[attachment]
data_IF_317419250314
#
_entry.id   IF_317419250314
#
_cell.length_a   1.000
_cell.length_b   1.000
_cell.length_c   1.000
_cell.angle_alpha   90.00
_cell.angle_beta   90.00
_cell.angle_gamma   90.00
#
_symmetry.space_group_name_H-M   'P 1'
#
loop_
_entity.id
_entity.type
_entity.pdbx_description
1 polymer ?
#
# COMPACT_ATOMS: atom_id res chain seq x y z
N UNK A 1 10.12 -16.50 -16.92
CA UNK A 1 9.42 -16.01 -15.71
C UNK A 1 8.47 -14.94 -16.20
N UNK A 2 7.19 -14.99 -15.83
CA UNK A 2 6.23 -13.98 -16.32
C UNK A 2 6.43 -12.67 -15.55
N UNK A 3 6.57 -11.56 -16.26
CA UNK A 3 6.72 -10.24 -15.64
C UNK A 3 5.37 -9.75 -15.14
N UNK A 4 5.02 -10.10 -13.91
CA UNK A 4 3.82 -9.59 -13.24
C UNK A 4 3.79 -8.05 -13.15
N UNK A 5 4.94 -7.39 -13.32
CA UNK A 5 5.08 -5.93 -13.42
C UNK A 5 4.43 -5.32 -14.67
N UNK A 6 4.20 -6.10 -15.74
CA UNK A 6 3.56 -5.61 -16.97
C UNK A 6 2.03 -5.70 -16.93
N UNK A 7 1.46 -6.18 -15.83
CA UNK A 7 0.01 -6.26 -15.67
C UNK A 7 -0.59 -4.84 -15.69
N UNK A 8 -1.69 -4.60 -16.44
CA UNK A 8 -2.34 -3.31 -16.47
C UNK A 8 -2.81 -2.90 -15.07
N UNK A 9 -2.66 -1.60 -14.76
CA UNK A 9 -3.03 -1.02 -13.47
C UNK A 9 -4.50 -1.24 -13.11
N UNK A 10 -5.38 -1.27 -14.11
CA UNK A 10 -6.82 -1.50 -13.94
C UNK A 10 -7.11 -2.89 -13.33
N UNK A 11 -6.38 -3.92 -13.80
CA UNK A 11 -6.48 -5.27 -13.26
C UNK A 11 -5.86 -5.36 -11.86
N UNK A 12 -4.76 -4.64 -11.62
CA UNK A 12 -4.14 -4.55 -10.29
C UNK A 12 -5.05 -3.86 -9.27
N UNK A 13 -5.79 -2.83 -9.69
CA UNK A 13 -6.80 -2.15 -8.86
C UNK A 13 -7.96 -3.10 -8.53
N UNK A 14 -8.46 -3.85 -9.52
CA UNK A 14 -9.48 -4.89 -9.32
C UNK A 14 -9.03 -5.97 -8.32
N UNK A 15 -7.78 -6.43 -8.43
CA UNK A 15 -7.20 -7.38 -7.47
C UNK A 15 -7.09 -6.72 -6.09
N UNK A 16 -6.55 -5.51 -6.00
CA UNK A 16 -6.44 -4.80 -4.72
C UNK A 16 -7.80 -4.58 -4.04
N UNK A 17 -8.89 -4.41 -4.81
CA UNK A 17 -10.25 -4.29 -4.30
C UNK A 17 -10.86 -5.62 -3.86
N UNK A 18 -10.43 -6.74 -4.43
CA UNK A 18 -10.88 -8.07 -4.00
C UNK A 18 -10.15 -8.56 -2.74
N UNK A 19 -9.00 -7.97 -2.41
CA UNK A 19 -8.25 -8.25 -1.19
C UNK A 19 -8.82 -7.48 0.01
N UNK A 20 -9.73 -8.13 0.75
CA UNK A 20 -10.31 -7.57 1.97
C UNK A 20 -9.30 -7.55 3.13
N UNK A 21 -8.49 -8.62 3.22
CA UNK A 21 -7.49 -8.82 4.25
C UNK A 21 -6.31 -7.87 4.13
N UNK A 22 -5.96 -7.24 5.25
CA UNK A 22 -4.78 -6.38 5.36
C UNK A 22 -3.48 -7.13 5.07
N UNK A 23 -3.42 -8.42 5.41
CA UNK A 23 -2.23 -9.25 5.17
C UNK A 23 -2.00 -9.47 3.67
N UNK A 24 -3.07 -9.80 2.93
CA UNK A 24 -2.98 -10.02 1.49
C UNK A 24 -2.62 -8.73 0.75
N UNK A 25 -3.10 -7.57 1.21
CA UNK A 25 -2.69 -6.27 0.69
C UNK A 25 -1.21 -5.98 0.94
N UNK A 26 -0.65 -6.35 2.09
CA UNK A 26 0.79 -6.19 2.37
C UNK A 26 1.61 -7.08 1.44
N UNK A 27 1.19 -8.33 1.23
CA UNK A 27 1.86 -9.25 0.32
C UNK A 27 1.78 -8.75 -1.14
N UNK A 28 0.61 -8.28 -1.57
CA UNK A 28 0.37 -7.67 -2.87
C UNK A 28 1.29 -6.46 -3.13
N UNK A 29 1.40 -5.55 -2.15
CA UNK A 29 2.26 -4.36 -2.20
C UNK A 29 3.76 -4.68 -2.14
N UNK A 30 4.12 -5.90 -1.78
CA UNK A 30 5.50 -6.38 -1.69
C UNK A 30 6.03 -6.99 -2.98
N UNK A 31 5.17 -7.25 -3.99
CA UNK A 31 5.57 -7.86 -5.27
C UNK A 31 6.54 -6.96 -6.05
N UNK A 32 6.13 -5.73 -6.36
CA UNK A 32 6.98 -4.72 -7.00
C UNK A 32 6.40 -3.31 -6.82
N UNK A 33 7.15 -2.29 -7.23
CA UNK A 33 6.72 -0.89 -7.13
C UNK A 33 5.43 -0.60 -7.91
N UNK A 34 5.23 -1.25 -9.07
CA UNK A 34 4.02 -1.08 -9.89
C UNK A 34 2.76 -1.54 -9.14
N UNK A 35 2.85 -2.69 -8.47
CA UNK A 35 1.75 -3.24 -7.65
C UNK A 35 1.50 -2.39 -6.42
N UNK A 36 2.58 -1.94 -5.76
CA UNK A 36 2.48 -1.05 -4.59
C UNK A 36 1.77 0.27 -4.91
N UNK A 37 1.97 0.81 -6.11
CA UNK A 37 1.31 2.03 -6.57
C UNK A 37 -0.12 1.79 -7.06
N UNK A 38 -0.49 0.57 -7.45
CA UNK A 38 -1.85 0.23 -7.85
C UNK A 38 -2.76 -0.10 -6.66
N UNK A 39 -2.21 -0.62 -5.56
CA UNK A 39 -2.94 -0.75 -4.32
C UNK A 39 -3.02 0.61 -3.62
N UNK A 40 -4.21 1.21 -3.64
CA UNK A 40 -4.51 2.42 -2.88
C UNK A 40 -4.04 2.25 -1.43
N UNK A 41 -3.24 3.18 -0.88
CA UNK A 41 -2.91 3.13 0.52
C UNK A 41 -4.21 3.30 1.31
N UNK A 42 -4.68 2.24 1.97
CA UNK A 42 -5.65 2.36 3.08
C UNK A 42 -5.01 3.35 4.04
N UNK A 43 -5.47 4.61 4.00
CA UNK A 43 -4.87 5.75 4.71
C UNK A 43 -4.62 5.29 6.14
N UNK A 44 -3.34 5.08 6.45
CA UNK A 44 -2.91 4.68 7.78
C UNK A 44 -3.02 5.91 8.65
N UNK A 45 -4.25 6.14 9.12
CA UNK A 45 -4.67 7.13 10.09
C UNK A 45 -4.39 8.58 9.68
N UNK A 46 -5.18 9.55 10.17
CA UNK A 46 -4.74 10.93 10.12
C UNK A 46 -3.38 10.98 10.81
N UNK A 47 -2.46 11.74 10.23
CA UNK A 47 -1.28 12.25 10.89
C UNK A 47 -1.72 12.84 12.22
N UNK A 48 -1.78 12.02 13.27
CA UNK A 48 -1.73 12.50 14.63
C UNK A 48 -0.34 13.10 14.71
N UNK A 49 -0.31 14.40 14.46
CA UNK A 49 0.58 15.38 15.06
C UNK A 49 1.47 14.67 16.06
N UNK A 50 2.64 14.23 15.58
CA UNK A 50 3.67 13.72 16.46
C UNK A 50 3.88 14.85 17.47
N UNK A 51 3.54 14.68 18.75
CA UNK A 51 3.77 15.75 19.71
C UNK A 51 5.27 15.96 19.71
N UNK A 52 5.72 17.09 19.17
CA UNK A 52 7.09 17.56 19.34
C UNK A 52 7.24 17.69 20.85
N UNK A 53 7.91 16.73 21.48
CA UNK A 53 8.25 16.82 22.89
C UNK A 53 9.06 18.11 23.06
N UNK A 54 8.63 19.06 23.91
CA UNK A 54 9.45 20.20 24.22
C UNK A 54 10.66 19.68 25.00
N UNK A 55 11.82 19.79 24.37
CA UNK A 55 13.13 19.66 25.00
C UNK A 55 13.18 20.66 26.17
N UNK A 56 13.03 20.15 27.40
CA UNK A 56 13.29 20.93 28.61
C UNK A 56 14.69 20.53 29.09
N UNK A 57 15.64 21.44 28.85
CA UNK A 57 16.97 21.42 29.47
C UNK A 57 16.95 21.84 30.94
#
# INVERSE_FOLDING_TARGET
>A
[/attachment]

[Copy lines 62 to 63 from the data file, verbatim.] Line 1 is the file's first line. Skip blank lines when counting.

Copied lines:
C UNK A 14 -9.03 -5.97 -8.32
N UNK A 15 -7.78 -6.43 -8.43